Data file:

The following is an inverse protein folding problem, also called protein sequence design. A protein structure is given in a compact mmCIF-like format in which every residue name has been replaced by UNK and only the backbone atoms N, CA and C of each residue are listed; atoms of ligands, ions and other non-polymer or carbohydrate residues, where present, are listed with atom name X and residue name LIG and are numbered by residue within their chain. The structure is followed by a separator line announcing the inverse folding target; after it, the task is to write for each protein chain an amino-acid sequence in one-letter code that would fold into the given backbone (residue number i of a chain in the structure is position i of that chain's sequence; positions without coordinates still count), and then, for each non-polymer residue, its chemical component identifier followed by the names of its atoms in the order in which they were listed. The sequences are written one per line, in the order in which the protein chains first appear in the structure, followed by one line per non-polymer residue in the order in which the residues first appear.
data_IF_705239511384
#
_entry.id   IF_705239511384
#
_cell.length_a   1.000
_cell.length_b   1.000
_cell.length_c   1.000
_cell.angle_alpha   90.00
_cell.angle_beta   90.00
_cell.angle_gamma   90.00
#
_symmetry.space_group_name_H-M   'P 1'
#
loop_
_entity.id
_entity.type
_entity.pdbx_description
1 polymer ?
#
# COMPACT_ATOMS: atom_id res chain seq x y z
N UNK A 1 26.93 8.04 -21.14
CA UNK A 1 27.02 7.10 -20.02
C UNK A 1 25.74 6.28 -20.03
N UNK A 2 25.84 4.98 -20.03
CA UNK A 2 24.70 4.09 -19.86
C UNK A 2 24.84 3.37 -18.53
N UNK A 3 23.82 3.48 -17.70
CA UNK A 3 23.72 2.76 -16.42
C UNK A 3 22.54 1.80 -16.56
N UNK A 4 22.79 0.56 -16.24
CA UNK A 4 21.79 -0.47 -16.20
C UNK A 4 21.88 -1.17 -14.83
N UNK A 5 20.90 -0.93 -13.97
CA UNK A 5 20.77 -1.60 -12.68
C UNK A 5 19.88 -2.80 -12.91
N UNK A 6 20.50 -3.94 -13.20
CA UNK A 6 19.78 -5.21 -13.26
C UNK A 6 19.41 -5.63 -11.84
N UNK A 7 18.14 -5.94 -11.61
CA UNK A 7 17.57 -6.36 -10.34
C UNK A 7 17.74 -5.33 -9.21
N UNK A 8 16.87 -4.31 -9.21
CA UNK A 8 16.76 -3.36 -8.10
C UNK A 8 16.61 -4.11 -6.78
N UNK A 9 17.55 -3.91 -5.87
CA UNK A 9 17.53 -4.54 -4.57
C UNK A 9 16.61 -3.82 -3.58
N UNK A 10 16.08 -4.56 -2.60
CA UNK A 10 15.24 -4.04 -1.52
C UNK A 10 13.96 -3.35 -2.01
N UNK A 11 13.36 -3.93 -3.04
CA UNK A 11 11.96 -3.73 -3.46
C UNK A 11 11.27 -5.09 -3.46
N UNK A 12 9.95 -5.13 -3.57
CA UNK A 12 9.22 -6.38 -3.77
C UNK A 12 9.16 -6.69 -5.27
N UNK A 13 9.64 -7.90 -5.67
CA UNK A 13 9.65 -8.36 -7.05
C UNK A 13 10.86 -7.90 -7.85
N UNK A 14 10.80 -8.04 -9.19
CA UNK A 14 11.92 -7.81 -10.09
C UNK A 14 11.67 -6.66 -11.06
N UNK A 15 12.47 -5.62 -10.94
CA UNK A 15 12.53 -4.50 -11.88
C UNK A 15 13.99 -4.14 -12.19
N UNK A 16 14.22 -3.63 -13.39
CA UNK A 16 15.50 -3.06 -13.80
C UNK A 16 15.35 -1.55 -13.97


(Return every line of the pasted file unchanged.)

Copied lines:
The following is an inverse protein folding problem, also called protein sequence design. A protein structure is given in a compact mmCIF-like format in which every residue name has been replaced by UNK and only the backbone atoms N, CA and C of each residue are listed; atoms of ligands, ions and other non-polymer or carbohydrate residues, where present, are listed with atom name X and residue name LIG and are numbered by residue within their chain. The structure is followed by a separator line announcing the inverse folding target; after it, the task is to write for each protein chain an amino-acid sequence in one-letter code that would fold into the given backbone (residue number i of a chain in the structure is position i of that chain's sequence; positions without coordinates still count), and then, for each non-polymer residue, its chemical component identifier followed by the names of its atoms in the order in which they were listed. The sequences are written one per line, in the order in which the protein chains first appear in the structure, followed by one line per non-polymer residue in the order in which the residues first appear.
data_IF_705239511384
#
_entry.id   IF_705239511384
#
_cell.length_a   1.000
_cell.length_b   1.000
_cell.length_c   1.000
_cell.angle_alpha   90.00
_cell.angle_beta   90.00
_cell.angle_gamma   90.00
#
_symmetry.space_group_name_H-M   'P 1'
#
loop_
_entity.id
_entity.type
_entity.pdbx_description
1 polymer ?
#
# COMPACT_ATOMS: atom_id res chain seq x y z
N UNK A 1 26.93 8.04 -21.14
CA UNK A 1 27.02 7.10 -20.02
C UNK A 1 25.74 6.28 -20.03
N UNK A 2 25.84 4.98 -20.03
CA UNK A 2 24.70 4.09 -19.86
C UNK A 2 24.84 3.37 -18.53
N UNK A 3 23.82 3.48 -17.70
CA UNK A 3 23.72 2.76 -16.42
C UNK A 3 22.54 1.80 -16.56
N UNK A 4 22.79 0.56 -16.24
CA UNK A 4 21.79 -0.47 -16.20
C UNK A 4 21.88 -1.17 -14.83
N UNK A 5 20.90 -0.93 -13.97
CA UNK A 5 20.77 -1.60 -12.68
C UNK A 5 19.88 -2.80 -12.91
N UNK A 6 20.50 -3.94 -13.20
CA UNK A 6 19.78 -5.21 -13.26
C UNK A 6 19.41 -5.63 -11.84
N UNK A 7 18.14 -5.94 -11.61
CA UNK A 7 17.57 -6.36 -10.34
C UNK A 7 17.74 -5.33 -9.21
N UNK A 8 16.87 -4.31 -9.21
CA UNK A 8 16.76 -3.36 -8.10
C UNK A 8 16.61 -4.11 -6.78
N UNK A 9 17.55 -3.91 -5.87
CA UNK A 9 17.53 -4.54 -4.57
C UNK A 9 16.61 -3.82 -3.58
N UNK A 10 16.08 -4.56 -2.60
CA UNK A 10 15.24 -4.04 -1.52
C UNK A 10 13.96 -3.35 -2.01
N UNK A 11 13.36 -3.93 -3.04
CA UNK A 11 11.96 -3.73 -3.46
C UNK A 11 11.27 -5.09 -3.46
N UNK A 12 9.95 -5.13 -3.57
CA UNK A 12 9.22 -6.38 -3.77
C UNK A 12 9.16 -6.69 -5.27
N UNK A 13 9.64 -7.90 -5.67
CA UNK A 13 9.65 -8.36 -7.05
C UNK A 13 10.86 -7.90 -7.85
N UNK A 14 10.80 -8.04 -9.19
CA UNK A 14 11.92 -7.81 -10.09
C UNK A 14 11.67 -6.66 -11.06
N UNK A 15 12.47 -5.62 -10.94
CA UNK A 15 12.53 -4.50 -11.88
C UNK A 15 13.99 -4.14 -12.19
N UNK A 16 14.22 -3.63 -13.39
CA UNK A 16 15.50 -3.06 -13.80
C UNK A 16 15.35 -1.55 -13.97